Material Pulses: Seven Viewpoints & Stitching Our Story
Open Now through October 9

The newest exhibition on display in the Juliet Art Museum is focused on the art of quilt-making presents seventeen works by seven fiber artists representing the United States, Canada, and the United Kingdom. Curated by internationally renowned artist and teacher Nancy Crow, Material Pulses contributes to the dialogue of contemporary textile arts.

Crow has seen trends in the medium follow a track of smaller quilts in more neutral colors and asked, why? The pull of quilting lies in its large, forceful presence and the freedom to use color joyously. Making a quilt is a physical activity, involving piecing parts on working spaces that can span entire walls. Crow says “Material Pulses is the culmination of my mission to bring back the majesty, strength, and energy of textile works, particularly large quilts.”

In tandem with Material Pulses, we will feature a key selection of local quilts by innovative and award-winning quilters. West Virginia has a rich tradition of quilting and an abundance of skilled quilters in our own community. Many of these quilters incorporate their own stories into their work, either through collaboration with family members, creating quilts to commemorate life events, or even commenting on social issues.

This exhibit is presented with support from Herscher Foundation Inc., Bernard H. and Blanche E. Jacobson Foundation, and The Elliot Family Foundation.


Patchwork: Recent Drawings by Ric Ambrose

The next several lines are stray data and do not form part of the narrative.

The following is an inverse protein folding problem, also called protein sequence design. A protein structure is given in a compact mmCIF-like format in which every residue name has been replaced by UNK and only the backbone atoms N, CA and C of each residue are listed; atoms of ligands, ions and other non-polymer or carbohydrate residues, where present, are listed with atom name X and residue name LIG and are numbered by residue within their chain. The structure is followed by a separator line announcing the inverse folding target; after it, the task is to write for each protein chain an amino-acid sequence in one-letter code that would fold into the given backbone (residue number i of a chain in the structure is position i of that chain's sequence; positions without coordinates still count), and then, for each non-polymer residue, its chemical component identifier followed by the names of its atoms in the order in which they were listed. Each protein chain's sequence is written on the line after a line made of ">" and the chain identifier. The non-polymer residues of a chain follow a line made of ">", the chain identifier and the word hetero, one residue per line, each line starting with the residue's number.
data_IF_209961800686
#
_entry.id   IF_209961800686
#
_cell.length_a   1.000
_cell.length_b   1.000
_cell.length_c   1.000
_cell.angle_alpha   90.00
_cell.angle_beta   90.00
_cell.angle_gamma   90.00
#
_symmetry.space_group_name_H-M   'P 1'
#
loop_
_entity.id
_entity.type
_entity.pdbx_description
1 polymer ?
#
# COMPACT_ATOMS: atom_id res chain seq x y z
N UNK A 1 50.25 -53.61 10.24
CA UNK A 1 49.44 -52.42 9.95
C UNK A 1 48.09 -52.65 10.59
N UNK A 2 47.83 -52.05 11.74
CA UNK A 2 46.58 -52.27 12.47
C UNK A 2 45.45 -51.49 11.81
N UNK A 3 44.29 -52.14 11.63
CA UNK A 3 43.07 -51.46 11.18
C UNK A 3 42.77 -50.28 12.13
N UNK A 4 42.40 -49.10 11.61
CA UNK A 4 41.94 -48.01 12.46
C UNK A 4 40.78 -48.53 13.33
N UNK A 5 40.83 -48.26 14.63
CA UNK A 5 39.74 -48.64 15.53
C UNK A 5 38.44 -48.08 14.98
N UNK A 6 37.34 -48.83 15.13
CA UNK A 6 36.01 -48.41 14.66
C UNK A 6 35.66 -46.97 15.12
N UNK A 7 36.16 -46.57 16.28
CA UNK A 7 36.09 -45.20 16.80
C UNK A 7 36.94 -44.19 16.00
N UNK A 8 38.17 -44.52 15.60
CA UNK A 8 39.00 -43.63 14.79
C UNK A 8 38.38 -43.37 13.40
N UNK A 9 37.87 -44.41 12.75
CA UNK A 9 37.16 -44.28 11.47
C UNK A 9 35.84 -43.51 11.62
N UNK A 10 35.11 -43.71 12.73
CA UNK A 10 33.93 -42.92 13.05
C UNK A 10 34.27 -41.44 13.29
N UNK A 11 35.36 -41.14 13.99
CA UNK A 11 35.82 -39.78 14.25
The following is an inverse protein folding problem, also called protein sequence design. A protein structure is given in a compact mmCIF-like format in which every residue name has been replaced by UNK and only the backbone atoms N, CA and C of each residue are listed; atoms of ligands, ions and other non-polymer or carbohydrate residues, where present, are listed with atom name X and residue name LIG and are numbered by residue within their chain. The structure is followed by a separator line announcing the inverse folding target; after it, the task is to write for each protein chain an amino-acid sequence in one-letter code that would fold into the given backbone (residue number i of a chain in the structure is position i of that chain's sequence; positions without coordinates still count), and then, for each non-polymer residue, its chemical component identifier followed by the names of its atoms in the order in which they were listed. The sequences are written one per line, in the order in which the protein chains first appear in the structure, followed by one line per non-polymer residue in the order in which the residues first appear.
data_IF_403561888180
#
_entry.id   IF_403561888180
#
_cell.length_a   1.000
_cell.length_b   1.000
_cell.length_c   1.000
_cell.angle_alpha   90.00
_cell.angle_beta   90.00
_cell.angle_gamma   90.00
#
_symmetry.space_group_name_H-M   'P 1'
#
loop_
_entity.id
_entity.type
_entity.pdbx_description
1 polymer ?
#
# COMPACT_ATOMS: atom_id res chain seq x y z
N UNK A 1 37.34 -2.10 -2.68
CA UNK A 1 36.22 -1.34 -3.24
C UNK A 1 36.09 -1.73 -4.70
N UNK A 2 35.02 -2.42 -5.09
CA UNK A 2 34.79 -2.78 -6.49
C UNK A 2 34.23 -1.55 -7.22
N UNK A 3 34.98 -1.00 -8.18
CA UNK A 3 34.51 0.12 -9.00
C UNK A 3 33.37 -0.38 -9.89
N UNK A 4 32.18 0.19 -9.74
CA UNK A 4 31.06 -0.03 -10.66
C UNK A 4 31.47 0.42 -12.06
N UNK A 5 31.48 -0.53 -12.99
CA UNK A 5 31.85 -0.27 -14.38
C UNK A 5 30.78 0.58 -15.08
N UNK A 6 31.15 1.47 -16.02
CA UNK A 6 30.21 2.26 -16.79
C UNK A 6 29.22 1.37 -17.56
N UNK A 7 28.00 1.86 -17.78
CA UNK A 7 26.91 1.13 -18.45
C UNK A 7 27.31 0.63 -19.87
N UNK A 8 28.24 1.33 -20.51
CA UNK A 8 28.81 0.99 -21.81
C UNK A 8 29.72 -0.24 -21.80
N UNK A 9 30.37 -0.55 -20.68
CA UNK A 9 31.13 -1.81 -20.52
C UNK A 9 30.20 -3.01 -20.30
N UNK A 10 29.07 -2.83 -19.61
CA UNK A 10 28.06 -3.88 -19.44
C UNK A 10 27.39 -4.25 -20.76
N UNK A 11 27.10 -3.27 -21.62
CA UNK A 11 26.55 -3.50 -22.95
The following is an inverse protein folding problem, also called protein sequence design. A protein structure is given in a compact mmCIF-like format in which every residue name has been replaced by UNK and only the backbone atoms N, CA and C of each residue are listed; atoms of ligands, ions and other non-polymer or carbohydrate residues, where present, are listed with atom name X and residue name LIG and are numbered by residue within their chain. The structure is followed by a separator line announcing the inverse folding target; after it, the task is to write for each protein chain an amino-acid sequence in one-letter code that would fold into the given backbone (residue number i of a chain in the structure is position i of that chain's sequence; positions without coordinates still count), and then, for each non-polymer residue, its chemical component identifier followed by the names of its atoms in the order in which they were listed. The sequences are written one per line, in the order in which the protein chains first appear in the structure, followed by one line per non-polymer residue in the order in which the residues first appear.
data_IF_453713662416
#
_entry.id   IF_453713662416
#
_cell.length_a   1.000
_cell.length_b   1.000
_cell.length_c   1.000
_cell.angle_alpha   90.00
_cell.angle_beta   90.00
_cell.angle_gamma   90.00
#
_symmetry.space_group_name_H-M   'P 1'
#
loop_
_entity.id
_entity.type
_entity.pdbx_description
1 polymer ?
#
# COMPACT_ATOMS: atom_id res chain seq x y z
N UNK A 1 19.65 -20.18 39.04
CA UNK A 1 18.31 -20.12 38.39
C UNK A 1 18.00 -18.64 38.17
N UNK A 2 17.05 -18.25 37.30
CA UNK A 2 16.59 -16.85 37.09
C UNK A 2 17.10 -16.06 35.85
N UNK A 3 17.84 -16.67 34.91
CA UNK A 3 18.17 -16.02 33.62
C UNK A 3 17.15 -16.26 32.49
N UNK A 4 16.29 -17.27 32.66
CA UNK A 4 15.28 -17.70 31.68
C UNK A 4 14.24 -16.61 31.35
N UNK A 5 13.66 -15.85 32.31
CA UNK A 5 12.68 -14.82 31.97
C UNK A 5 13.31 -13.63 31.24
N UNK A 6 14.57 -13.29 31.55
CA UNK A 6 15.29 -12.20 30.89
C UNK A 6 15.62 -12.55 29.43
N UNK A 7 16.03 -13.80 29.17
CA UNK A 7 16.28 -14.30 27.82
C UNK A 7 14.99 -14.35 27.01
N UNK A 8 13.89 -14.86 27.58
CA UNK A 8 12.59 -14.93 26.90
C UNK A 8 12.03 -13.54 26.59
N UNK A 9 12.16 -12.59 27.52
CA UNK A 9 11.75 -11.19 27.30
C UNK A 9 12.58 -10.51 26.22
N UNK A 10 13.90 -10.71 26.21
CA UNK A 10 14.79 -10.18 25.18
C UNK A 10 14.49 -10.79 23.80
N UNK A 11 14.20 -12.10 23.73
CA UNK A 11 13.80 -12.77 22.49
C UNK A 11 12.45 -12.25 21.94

Open Now!
Juliet Art Museum

We welcome California artist Ric Ambrose back to Charleston for an exhibition of his recent monumental drawings!  Ambrose was the longtime curator at Sunrise Museum and then served as the director of exhibitions here at the Clay Center. He has taught studio art at multiple colleges throughout the country and has curated over 300 exhibitions in art, science, and history.  Now, he is known for large-scale, seemingly photographic drawings of everyday life which he creates using only graphite and an eraser.  However, the images are a bit unsettling upon close examination; each scene is an amalgamation constructed to form specific messages.  Ambrose states,

“The patchwork of urban elements in my immediate surroundings holds tremendous fascination for me.  I am particularly struck by the ironies and paradoxes found in both the micro and macro world that surrounds us.  After twenty-five plus years in the museum profession, a move to the Bay Area in 2007 rejuvenated my desire to re-draw my personal world.  My panoramic drawings are a compilation of disparate images stitched together and interwoven into an introspective tableau, reconstructing partial memories or recollected experiences.” 

This exhibit is presented with support from the The Elliot Family Foundation, Daywood Foundation, Herscher Foundation, Bernard H. and Blanche E. Jacobson Foundation, Fund for the Arts (The Clay Center salutes the following major donors to Fund for the Arts whose annual gifts of $10,000 or more help keep all the arts thriving in our area including City of Charleston, Cecil I. Walker Charitable Foundation, Daywood Foundation, Spilman, Thomas & Battle PLLC),  the West Virginia Department of Arts, Culture, and History and the National Endowment for the Arts, with approval from the West Virginia Commission on the Arts.